Then I decided to do a search on the term. Apparently the dish I have been calling shrimp en brochette for at least 15 years is only somewhat related. En brochette is French for food that is cooked and possibly served on a skewer. Generally that means grilled. And in the case of shrimp, at least here in the United States, it is accompanied by bacon, jalapeño pepper and cheese.
There was a little restaurant in Oklahoma City in the early ’90s called Pearl’s and they served up New Orleans style food and music. On our working part-time through college budgets we still managed to go a few times and enjoy their gumbo and shrimp en brochette. Here’s my home-cooked version of what Pearl’s called shrimp en brochette.
Pearl’s Shrimp en Brochette (for 4 – 6)
20 large uncooked shrimp, peeled and cleaned
20 1/2″ cubes of a sharp cheese such as cheddar
thin sliced bacon cut into 1/2 or 1/3 strips, whatever will fit around your shrimp
I put the cheese in the middle of the curled shrimp and then wrap the bacon around and fix with a toothpick. You can also butterfly the shrimp and insert sliced cheese. Some recipes also call for a little strip of jalepeño with the cheese. I’ve never tried that and I don’t recall that Pearl’s put it inside either.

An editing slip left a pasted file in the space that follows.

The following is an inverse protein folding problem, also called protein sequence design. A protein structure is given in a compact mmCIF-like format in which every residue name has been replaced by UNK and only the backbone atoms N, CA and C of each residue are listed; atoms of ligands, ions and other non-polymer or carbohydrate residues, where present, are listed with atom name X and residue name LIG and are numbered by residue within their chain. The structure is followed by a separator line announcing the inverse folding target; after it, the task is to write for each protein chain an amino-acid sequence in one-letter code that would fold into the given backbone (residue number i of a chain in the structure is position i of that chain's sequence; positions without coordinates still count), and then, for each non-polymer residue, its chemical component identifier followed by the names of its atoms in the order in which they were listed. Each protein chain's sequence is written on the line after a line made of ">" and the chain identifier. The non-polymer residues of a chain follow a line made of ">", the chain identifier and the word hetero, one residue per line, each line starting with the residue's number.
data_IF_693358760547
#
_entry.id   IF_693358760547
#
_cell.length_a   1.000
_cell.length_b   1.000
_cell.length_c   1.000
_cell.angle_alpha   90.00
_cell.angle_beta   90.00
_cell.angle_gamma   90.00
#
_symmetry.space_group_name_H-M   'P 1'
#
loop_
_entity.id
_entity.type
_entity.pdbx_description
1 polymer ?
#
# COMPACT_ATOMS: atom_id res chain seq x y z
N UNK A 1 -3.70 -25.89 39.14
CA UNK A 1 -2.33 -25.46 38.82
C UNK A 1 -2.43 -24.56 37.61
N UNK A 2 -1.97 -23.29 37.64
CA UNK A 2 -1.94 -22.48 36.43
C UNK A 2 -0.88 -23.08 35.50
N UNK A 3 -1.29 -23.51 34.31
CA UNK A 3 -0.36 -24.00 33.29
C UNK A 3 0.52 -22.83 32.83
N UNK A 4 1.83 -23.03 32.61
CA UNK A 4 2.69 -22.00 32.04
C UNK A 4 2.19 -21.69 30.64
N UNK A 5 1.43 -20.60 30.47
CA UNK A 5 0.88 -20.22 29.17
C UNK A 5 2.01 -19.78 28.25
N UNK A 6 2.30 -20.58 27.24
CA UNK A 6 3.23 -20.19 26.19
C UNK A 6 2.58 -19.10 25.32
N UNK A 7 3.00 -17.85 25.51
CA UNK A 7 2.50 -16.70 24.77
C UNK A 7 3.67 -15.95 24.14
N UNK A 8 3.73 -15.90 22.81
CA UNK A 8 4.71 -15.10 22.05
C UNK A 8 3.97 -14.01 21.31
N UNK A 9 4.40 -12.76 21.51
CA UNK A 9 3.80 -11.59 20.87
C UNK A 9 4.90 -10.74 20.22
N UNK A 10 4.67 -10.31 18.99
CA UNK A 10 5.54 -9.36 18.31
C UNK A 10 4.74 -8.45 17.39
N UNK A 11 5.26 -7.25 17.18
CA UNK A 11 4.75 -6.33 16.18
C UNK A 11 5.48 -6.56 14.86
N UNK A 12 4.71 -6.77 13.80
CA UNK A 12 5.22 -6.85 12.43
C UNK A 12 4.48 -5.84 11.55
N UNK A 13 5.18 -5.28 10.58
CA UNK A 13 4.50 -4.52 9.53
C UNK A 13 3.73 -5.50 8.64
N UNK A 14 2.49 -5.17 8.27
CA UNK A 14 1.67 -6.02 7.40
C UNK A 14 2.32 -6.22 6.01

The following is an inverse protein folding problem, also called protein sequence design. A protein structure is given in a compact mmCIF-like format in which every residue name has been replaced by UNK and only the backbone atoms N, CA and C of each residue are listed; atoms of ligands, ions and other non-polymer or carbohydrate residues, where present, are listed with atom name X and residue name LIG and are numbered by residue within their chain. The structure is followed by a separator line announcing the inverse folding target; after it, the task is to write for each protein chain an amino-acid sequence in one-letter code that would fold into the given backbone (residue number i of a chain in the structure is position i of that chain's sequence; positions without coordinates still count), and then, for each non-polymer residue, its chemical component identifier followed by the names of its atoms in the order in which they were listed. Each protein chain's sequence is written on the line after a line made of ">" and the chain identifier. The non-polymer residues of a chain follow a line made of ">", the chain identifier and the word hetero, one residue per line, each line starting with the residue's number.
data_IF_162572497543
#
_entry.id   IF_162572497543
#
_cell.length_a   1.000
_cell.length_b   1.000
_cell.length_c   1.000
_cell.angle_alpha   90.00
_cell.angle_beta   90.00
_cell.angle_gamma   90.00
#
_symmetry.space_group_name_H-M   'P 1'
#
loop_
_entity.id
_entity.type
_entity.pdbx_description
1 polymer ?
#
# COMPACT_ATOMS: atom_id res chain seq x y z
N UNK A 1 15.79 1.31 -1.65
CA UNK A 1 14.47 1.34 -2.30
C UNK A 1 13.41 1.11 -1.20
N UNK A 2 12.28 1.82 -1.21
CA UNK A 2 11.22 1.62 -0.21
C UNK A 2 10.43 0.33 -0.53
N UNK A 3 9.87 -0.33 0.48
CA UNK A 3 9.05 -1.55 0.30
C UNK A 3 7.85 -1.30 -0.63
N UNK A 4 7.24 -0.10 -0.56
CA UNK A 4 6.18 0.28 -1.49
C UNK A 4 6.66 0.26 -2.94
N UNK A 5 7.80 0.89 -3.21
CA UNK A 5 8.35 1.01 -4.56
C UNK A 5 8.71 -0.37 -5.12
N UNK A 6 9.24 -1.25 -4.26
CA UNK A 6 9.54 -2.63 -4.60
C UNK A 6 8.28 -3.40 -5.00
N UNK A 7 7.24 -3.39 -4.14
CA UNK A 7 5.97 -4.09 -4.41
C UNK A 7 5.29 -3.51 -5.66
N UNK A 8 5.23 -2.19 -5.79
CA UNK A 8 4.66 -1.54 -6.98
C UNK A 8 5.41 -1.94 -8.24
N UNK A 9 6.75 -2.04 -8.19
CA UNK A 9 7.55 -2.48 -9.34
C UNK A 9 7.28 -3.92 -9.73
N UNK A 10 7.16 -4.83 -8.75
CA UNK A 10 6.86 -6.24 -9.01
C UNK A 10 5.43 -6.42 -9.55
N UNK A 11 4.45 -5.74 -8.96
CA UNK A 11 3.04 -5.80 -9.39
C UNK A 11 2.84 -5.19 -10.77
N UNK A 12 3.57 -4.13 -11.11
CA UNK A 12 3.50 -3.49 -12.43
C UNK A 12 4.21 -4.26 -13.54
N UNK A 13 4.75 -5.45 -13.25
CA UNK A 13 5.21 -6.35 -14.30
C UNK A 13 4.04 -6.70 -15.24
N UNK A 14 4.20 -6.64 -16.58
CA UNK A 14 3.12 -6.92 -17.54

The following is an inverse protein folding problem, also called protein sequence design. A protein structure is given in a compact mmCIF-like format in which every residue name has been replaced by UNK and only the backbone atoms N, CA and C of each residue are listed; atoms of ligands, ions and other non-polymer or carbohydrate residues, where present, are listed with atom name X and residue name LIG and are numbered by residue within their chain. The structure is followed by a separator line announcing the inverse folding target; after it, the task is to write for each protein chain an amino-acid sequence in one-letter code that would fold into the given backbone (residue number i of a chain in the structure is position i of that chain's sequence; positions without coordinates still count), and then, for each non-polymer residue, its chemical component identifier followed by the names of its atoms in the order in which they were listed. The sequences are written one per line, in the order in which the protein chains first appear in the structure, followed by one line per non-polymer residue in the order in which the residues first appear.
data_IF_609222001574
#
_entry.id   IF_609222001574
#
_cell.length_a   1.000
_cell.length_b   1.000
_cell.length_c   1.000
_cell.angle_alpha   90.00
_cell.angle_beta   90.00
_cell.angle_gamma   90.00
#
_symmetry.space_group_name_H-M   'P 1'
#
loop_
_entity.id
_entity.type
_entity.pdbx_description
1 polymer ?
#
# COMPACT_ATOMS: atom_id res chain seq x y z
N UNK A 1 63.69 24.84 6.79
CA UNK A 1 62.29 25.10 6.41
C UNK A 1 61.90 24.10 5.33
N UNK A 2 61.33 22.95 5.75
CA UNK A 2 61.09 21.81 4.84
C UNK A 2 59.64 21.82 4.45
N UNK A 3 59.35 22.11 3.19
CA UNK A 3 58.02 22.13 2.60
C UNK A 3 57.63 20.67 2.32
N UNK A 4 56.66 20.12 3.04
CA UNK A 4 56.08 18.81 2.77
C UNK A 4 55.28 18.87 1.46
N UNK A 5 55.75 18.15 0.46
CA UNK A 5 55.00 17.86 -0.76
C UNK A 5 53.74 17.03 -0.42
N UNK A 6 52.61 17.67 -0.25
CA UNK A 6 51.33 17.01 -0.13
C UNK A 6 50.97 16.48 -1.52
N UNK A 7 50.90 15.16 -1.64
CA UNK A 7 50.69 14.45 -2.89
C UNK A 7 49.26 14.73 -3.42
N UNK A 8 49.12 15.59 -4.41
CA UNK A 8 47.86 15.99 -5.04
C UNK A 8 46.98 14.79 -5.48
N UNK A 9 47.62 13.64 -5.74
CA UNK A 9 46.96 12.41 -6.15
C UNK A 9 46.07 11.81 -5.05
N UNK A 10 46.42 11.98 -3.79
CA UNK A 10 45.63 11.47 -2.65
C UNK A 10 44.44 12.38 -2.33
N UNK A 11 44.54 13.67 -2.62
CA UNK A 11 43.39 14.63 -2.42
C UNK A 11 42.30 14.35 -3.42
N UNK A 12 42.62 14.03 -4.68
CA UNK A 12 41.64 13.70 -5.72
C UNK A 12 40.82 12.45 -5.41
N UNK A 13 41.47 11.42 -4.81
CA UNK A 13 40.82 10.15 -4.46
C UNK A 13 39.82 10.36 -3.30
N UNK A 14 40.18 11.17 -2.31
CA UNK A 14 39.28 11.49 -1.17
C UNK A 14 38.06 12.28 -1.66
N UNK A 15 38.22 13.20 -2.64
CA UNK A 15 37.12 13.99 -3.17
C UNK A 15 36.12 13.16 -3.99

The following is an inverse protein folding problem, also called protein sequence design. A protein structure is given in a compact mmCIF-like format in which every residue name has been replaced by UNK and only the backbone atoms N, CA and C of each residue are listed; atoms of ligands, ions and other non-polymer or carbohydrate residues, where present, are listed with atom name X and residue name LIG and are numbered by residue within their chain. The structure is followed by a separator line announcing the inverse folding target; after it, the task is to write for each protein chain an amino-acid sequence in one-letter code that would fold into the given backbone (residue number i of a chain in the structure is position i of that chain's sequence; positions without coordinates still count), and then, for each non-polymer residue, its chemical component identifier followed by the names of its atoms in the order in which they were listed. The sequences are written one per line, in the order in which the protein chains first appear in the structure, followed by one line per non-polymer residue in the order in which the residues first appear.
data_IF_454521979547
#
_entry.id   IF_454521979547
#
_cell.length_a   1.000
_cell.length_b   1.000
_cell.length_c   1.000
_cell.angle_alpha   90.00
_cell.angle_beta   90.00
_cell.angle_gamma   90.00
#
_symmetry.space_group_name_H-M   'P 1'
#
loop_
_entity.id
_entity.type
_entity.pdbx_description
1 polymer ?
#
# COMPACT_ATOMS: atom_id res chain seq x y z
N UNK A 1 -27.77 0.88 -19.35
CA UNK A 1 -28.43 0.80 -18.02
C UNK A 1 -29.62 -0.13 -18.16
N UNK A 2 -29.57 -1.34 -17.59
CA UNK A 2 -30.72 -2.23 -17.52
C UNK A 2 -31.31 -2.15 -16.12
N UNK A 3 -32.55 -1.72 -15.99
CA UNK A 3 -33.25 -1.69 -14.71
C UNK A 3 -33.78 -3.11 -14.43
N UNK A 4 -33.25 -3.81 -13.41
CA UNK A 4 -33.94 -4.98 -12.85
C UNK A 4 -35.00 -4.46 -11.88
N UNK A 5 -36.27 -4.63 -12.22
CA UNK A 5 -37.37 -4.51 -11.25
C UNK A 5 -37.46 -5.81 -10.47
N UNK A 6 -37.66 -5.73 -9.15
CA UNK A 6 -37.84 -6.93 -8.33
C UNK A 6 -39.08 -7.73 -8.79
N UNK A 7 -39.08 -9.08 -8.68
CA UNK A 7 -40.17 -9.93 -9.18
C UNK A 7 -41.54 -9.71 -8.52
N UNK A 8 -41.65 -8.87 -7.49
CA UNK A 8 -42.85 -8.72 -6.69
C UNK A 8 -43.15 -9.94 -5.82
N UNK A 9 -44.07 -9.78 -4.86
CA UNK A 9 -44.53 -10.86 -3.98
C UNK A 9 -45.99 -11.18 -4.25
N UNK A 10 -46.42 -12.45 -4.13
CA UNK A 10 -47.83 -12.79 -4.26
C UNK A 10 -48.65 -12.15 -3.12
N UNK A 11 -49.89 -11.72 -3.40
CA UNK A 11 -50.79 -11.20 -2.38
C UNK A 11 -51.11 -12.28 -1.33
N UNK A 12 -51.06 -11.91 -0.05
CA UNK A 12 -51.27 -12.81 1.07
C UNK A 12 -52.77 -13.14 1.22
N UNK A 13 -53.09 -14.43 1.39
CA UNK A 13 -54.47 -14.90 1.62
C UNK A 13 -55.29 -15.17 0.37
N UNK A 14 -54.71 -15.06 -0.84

Prepare one bowl with a beaten egg and a bowl with about 1 cup cornmeal, 1/2 cup grated parmesan, salt and pepper. Coat your skewered shrimp first in the beaten egg and then in the cornmeal mixture.
Heat oil in a deep skillet or dutch oven. Oil should be hot enough to make a dry chopstick release air bubbles. Have a metal rack or paper toweled plate ready. Lower the coated shrimp into the hot oil. It will only take a minute or two to fry to a nice golden brown. Remove to rack and allow to cool a bit before serving. Make sure to remove the toothpicks or at least warn your guests to do so!
Pearl’s served these with a cherry horseradish sauce which I’ve never tried to make, but I would guess it was similar to basic cocktail sauce but with puréed cherries and possibly tiny diced jalepeño, instead of ketchup or in addition to ketchup.
This is really too rich to eat as an entrée but it makes a tasty appetizer or a light addition to rice or a large salad.